A multi-element study was performed for metal-tolerant plants and the associated soils collected from four mineralized areas in Botswana using ICP-AES and ICP-MS. The elements were determined in the roots, stems and leaves of the three metallophytes, Blepharis aspera, Blepharis diversispina and Helichrysum candolleanum, previously known to accumulate Cu and Ni. The limits of detection (LOD) obtained for ICP-AES were in the ppm range while those for ICP-MS were down to sub-ppb level, allowing determination of elements in a wide concentration range.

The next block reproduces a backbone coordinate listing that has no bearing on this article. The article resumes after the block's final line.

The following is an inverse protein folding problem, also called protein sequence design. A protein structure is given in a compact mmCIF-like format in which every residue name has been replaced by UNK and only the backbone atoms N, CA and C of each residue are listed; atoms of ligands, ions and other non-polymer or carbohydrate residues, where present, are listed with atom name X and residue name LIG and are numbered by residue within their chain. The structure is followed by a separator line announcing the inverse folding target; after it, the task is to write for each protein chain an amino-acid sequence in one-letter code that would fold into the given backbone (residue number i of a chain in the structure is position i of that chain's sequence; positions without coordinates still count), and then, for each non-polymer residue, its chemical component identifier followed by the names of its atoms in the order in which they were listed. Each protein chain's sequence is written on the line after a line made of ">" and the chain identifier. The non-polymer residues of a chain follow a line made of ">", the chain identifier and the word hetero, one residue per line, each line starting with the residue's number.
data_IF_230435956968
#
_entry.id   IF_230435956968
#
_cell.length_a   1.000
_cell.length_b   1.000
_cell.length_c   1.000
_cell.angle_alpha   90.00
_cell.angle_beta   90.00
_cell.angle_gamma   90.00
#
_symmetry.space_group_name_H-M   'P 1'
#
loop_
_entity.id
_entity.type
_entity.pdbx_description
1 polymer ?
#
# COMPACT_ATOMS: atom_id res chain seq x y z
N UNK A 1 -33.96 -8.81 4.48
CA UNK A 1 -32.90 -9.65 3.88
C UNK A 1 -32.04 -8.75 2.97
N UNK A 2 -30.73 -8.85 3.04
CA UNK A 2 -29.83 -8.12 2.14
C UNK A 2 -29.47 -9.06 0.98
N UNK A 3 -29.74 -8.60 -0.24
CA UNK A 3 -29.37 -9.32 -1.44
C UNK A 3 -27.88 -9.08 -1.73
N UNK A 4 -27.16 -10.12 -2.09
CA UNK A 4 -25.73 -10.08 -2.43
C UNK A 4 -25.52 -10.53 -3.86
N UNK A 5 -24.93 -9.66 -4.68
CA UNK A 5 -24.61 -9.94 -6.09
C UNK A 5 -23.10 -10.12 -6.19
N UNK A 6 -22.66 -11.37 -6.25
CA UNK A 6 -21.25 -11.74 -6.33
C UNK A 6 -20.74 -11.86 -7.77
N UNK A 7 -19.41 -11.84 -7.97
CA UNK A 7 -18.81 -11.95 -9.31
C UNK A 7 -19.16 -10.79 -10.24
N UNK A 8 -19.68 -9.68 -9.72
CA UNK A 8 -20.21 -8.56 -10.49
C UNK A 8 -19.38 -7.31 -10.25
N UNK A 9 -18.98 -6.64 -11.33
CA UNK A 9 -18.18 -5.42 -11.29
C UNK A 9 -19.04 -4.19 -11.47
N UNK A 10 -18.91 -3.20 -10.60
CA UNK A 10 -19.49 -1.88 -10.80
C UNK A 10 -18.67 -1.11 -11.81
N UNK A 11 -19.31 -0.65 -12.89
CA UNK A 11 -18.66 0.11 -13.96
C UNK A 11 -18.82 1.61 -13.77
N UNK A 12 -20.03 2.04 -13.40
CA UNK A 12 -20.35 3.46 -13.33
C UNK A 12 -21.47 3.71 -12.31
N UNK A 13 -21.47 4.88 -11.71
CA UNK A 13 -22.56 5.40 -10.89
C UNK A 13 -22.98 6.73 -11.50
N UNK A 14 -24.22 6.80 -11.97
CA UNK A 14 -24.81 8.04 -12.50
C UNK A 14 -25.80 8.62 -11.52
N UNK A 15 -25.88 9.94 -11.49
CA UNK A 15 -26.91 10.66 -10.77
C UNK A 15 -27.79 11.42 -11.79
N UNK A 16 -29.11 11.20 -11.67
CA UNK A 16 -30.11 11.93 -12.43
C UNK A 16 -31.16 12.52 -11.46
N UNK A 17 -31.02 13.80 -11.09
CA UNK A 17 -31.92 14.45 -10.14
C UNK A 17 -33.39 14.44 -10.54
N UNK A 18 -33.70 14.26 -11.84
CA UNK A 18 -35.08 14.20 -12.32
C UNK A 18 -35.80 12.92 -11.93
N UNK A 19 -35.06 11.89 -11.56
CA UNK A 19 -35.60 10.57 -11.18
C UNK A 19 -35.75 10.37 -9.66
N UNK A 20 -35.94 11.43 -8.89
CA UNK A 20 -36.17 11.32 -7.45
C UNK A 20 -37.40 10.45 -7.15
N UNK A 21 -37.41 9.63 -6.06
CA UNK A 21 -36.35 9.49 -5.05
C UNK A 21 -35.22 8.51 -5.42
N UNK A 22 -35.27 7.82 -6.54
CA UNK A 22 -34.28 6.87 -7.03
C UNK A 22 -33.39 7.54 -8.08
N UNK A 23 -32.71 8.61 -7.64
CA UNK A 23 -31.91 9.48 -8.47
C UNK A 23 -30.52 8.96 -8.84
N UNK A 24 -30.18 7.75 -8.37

Of the 62 elements studied, the following were found in higher concentrations than normal for plants: Al, Co, Cr, Cu, Fe and Ni in B. aspera; Al, Fe and Ti in B. diversispina; and Al, Ba, Cd, Cr, Cu, Fe, Ti and V in H. candolleanum. The rare earth elements (REEs) were also found in concentrations above normal for all plants: about one order of magnitude higher for the light REEs and two to three orders of magnitude for the heavy REEs. When the total contents of metals present in higher than normal amounts in the leaves were calculated, the concentrations were c. 0.3% for B. aspera, 0.1–0.2% for B. diversispina and 0.4–1% for H. candolleanum. When the macronutrient metals (Ca, Mg, Mn, K, Na, Si and Zn) were included, the leaf total metal burden was in the range 6–9% for B. diversispina and c. 3% for both H. candolleanum and B. aspera which grew side by side. The three plants showed different metal distribution patterns and levels. The elements that were found in the plants in amounts higher than normal also had elevated concentrations in the host soil.